Despite the county landfill’s checkered history of relations with its neighbors, it rarely gets complaints from people living nearby, ACC commissioners were told at a work session last week.
“All landfills smell,” Solid Waste Director Suki Janssen said, mostly from organic items like food waste and ‘“biosolids,” or sewage sludge, about a quarter of which is composted and sold to the public; the rest is buried. But landfill workers try to keep odors down—and sometimes it’s not the landfill that nearby residents smell, but chicken houses nearby, Janssen said.
Odors also come from garbage trucks that aren’t always kept clean, and from “landfill gas” generated as material rots in the landfill. That’s partly methane—natural gas—and at ACC’s landfill it’s collected through a system of pipes and burned to generate electricity. Enough electricity is generated at the landfill to power over 700 average homes; once the project’s startup costs are paid off, significant revenue will go to Athens-Clarke County.
The Lexington Road landfill has been jointly operated with Oglethorpe County for 40 years, sited near a historically black community along Dunlap Road. In 1992, ACC commissioners wanted to expand the landfill, but the neighbors balked. So the county promised in writing that, if neighbors would accept the one-time expansion, the landfill would never expand again at that location.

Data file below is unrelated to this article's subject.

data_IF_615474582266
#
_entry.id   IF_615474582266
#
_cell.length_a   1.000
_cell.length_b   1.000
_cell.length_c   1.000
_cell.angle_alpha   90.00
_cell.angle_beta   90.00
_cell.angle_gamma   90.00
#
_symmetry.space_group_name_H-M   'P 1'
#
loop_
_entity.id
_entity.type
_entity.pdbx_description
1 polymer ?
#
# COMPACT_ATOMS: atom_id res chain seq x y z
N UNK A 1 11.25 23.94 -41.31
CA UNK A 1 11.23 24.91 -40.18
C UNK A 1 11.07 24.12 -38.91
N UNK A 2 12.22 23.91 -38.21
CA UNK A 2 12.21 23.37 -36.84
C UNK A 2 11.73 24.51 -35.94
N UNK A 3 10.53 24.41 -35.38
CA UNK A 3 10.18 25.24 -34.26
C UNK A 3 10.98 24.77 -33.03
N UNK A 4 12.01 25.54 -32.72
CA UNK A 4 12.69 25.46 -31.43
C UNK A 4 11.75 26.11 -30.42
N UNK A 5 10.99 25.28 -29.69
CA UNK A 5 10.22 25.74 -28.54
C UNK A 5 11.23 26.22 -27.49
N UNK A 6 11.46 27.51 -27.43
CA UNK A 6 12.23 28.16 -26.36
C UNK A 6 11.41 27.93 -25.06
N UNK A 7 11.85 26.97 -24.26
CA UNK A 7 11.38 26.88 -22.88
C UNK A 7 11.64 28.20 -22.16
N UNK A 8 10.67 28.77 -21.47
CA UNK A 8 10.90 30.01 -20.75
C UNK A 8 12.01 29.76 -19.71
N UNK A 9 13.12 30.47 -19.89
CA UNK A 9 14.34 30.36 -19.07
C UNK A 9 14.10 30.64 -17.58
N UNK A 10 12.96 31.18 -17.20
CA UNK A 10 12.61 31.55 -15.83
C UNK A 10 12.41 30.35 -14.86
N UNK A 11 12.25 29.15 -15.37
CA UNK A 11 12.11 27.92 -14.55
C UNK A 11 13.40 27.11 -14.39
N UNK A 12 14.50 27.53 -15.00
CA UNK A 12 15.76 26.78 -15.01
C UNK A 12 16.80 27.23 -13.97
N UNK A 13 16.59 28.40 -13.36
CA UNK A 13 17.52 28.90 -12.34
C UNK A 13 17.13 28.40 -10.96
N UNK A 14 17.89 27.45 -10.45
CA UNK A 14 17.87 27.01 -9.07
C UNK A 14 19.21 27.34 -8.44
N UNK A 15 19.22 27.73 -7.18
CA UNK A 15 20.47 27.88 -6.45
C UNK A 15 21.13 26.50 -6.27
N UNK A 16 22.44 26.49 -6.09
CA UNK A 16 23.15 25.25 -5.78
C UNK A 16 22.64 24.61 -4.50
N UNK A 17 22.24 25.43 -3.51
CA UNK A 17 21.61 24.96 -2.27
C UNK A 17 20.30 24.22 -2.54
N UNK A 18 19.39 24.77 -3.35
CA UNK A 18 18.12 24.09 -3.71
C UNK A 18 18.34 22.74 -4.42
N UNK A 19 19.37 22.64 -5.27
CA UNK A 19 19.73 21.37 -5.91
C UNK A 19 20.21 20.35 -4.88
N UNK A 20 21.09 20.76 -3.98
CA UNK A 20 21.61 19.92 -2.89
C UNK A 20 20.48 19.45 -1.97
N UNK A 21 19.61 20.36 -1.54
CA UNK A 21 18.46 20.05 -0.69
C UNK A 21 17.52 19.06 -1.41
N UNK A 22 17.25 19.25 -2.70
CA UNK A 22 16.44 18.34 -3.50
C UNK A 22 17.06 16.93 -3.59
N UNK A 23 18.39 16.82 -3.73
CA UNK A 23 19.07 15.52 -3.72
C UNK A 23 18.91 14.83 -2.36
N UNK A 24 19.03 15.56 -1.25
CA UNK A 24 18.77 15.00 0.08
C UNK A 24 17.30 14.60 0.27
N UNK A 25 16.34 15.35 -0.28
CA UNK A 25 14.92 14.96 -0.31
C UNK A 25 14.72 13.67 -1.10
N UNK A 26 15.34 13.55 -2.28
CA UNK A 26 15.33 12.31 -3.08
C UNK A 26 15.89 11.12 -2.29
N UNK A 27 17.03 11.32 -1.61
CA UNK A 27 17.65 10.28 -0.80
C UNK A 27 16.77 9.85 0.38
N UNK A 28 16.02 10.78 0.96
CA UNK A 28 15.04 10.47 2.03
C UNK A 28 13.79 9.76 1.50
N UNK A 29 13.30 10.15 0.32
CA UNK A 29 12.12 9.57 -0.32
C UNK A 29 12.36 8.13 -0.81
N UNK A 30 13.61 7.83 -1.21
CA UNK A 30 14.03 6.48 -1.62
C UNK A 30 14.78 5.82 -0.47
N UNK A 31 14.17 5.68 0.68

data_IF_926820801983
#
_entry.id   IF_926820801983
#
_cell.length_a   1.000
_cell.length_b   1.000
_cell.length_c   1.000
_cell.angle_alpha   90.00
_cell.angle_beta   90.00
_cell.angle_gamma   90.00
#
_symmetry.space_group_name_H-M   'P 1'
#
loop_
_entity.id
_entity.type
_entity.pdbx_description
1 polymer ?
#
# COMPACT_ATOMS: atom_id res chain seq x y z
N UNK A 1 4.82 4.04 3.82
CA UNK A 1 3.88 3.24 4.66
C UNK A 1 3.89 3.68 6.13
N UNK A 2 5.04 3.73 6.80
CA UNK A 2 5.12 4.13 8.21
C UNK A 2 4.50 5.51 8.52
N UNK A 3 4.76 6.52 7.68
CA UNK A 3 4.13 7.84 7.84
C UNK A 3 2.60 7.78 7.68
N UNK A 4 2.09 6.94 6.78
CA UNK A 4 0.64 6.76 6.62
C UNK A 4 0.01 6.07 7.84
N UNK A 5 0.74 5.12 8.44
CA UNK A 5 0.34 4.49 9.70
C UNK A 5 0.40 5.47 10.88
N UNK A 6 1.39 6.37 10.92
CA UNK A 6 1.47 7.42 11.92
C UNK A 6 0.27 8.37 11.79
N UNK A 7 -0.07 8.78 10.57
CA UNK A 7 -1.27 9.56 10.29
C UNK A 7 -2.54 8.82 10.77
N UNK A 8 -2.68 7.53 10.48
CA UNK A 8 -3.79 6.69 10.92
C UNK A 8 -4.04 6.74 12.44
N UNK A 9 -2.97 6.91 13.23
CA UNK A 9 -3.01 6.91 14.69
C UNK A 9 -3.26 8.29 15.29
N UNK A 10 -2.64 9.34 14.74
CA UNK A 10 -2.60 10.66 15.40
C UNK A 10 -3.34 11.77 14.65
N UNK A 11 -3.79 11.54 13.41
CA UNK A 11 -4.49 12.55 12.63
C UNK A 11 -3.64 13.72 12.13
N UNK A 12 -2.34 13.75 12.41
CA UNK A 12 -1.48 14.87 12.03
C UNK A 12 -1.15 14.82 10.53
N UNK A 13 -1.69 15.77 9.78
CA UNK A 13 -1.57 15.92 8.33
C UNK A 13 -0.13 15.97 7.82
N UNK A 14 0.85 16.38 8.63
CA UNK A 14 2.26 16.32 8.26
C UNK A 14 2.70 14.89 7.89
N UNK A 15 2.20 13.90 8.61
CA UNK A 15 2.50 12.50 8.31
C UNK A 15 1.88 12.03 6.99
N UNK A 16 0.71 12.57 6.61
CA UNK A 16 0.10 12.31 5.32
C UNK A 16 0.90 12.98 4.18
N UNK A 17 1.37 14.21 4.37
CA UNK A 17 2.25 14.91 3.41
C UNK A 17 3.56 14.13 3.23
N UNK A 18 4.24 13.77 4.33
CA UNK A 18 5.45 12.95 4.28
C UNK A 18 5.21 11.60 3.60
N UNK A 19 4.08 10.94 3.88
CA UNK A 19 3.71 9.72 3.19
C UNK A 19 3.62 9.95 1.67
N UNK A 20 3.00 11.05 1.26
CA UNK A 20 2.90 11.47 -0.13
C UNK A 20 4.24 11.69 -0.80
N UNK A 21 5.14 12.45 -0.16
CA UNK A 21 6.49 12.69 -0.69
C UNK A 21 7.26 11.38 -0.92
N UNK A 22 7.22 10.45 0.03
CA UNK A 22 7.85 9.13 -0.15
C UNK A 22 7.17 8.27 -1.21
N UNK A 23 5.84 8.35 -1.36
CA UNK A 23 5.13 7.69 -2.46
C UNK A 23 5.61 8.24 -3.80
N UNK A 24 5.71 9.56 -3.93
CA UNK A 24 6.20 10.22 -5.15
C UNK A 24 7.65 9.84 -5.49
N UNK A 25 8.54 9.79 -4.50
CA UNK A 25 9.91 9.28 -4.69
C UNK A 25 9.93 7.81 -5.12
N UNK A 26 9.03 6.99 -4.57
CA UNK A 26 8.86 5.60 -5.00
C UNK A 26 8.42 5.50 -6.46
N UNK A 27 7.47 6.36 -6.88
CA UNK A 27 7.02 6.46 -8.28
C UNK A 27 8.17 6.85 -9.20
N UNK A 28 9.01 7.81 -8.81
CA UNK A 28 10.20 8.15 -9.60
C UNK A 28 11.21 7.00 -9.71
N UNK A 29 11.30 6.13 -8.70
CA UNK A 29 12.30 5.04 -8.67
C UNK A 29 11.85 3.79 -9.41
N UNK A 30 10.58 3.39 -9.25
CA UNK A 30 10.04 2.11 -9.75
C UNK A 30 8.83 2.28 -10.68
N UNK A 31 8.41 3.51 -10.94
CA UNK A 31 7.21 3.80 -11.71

But 20 years later, the expanded landfill was again filling up, and a 10-county cooperative effort to site a new regional landfill had failed because none of the counties wanted a big new landfill within its borders. ACC expanded the Lexington Road landfill a second time, breaking the earlier agreement with the neighbors, which the county attorney said was not legally binding.
These days, landfills aren’t the polluting and dangerously unregulated places they once were. Trash can’t be left uncovered by soil (ACC aims to cover fresh trash within 20 minutes), and test wells are drilled to check for groundwater pollution (at one time, a slow-moving underground “plume” of pollution prompted putting nearby residents on county water lines to replace their wells). In newer landfill sections, a sheet of tire-like rubber underlies the buried trash. Live animals are no longer accepted—in the past, people had occasionally brought chickens or a horse that was shot on the site—although dead ones are. Oils and grease, a prominent source of odors, are not accepted either.
“We don’t get a lot of complaints. We do get complaints,” mostly from a couple of people who don’t actually live near the landfill but say they represent residents who do, Janssen said. The Georgia Environmental Protection Division follows up on complaints, but EPD has never required the landfill to change its procedures as a result, Janssen said.
Only a handful of people attended a March meeting about landfill operations to which nearby residents were invited, landfill manager Brad Rickard said—but those who did were very interested. But in another five years, when a new phase of the landfill opens, “we will be in the front yards” of two nearby residents, Janssen said.
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